Former Walker curator Dean Swanson recalled dancing the samba with her on a "glamorous dance floor in Rio" in 1963 when they were helping Friedman's husband Martin, then the Walker's director, prepare a show of American art that took grand prize at that year's Sao Paulo biennial. With a nod to the Friedmans' long marriage (she died on their 65th birthday), Tsien compared "smart, tough, rational" Mickey to the character Rosalind Russell played opposite mischievous, fast-talking Cary Grant (Martin) in the classic 1940 film "His Girl Friday."

Recalling the "quiet grace and gentle beauty of a loving friend," Gehry took a jib at a Manhattan institution when he credited her with always "searching for uncharted water, unlike MOMA." Lise Friedman, eldest of the couple's three daughters, observed that one of their mom's "most important lessons was always to make an extra place at the table when someone unexpectedly comes."

After Hardy led toasts to the Friedmans, the crowd munched hors d'oeuvres, including a high-style version of  that old Midwestern standard, "pigs-in-a-blanket" (puff pastry, no cheese, Dijon mustard).

AIA Honor Awards go to four Minnesota architecture firms

Posted by: Mary Abbe Updated: November 13, 2014 - 4:56 PM

Four Minnesota architecture firms swept all eight of the Honor Awards presented Thursday, Nov. 13, by AIA Minnesota at its 80th annual convention and exhibition. Three of the awards went to HGA Architects and Engineers (HGA), two each to Vincent James' firm VJAA and Snow Kreilich Architects, and one to Leo A. Daly.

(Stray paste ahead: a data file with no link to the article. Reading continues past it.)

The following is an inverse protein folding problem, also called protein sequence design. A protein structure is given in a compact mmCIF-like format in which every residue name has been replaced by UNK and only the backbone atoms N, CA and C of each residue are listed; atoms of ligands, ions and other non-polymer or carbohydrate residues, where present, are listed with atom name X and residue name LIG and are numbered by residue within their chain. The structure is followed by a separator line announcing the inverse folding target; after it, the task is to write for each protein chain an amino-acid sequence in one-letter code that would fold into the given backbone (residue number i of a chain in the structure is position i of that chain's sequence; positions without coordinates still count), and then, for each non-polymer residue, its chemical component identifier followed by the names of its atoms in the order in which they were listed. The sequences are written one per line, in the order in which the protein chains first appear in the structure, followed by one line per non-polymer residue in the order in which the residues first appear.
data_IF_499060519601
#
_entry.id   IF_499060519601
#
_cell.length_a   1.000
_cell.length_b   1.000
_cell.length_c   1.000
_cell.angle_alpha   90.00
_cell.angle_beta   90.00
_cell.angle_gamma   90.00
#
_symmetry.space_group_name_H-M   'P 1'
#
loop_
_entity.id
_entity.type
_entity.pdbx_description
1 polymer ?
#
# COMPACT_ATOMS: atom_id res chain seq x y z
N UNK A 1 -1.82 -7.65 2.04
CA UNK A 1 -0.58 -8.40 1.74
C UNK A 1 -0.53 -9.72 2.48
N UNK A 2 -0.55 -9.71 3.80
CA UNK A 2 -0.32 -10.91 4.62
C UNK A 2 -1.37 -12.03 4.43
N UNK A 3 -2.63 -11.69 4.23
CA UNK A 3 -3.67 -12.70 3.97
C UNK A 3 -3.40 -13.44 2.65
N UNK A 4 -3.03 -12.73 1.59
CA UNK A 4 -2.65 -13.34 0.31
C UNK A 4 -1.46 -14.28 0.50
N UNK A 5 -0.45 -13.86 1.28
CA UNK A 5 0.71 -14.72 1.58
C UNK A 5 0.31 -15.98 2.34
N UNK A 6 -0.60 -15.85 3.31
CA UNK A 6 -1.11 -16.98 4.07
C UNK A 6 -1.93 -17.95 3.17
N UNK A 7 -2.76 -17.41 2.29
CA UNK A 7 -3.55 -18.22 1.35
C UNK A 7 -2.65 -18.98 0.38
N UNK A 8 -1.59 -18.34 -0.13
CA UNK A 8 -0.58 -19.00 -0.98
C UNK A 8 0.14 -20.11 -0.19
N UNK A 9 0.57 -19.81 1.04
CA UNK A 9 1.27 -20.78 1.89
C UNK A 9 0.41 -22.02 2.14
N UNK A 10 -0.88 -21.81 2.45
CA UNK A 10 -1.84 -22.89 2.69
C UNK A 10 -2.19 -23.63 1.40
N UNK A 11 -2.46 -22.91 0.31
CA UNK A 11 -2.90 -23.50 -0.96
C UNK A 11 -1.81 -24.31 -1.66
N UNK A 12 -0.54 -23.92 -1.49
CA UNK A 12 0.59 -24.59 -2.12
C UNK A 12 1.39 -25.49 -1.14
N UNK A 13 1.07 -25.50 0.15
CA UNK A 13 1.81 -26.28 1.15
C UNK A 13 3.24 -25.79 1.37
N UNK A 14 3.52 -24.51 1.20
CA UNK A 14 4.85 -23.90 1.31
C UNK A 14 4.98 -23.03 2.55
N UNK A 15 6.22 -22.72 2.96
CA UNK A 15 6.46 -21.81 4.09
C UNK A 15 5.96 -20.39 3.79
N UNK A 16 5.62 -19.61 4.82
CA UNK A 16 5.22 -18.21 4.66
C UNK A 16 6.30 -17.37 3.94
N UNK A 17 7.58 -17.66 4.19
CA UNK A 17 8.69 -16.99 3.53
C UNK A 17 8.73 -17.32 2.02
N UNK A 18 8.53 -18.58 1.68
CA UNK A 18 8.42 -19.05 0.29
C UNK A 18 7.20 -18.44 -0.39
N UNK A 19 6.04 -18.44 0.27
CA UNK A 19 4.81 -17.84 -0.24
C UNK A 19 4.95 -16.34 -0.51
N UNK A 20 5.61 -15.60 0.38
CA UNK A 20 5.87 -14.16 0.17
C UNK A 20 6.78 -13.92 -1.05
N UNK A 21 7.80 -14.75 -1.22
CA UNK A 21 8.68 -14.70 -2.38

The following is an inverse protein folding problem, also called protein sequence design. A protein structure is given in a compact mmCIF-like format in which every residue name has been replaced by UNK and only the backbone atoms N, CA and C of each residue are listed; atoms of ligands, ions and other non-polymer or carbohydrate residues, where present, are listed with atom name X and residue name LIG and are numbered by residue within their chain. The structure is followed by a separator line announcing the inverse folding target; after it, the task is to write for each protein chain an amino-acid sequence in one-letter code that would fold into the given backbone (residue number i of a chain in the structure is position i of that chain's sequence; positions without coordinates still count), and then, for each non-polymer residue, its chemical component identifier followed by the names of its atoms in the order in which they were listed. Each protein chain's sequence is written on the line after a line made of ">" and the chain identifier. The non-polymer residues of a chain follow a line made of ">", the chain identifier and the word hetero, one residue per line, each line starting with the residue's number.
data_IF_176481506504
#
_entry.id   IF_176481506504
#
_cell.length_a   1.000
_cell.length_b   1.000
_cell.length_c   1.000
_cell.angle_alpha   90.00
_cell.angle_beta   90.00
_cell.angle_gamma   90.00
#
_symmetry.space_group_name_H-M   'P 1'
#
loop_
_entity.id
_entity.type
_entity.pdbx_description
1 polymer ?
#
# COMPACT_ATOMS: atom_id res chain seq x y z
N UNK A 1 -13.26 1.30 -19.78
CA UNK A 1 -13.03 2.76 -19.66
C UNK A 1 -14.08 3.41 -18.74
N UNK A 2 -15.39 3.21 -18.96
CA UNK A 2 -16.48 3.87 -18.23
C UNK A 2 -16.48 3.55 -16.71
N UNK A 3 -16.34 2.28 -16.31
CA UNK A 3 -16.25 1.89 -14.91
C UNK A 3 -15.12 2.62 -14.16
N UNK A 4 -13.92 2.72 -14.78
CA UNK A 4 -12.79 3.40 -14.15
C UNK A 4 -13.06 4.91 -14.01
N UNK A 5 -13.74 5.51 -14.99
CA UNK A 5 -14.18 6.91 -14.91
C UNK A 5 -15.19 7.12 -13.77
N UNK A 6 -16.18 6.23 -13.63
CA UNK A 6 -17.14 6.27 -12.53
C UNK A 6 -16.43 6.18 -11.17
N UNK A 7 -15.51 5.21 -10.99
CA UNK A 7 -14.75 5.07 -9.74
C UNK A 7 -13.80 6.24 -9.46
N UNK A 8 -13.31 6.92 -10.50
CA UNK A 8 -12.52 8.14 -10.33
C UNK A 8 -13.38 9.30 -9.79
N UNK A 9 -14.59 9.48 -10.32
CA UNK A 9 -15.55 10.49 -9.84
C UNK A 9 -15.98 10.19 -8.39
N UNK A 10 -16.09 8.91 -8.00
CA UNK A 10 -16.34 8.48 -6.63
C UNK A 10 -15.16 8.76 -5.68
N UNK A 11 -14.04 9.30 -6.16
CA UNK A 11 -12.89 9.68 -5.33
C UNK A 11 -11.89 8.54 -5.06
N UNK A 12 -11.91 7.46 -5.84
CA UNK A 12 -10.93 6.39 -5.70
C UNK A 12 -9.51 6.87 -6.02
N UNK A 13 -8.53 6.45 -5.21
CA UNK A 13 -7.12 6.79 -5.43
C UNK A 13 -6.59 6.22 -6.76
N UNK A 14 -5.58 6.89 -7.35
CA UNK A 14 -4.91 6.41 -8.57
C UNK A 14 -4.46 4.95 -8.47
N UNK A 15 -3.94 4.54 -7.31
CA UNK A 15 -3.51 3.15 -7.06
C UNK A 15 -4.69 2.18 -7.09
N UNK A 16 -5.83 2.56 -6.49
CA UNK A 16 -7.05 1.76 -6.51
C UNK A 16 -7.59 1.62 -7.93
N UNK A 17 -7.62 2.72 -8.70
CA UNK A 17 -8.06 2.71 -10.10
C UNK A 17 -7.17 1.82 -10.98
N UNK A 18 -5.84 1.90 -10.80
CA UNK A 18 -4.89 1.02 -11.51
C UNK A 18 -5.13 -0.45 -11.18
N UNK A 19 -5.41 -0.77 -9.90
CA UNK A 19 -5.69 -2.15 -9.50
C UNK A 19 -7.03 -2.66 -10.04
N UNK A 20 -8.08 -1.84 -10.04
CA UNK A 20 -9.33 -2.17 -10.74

The winning projects were executed for a mix of clients and project types including corporate headquarters, educational institutions, a public library, a non-profit music camp, an apartment complex and a private residence.

Most projects have a modernist look with boxy profiles, large expanses of glass, and flat roofs. The exceptions are streamlined, Shaker-style cottages designed as musician's studios on a woodsy site in Vermont, and the renovation of Northrop Performing Arts Center at the University of Minnesota, a clunky 1929 behemoth that was gutted and reconfigured at a well-spent cost of $88.2 million that upgraded acoustics, lobbies, seating, stage amenities and -- to the relief of many patrons-- bathrooms.

The projects were judged in five categories -- architecture, interiors, restoration and renovation, urban design and master planning, small project. They were chosen by a team of national jurors consisting of Angela Brooks, a principal at Brooks + Scarpa in Los Angeles, Mary-Jean Eastman, principal and executive director of Perkins Eastman in New York, and Dan Rockhill, a University of Kansas architecture professor and executive director of Studio 804.

The winners are:

HGA Architects and Engineers (HGA) for the Marlboro Music Cottages at the Marlboro Music School and Festival  in Marlboro, Vermont. The project team included Dan Avchen, principal; Joan Soranno, lead designer; John Cook, project manager/ architect; and Doug Gerlach.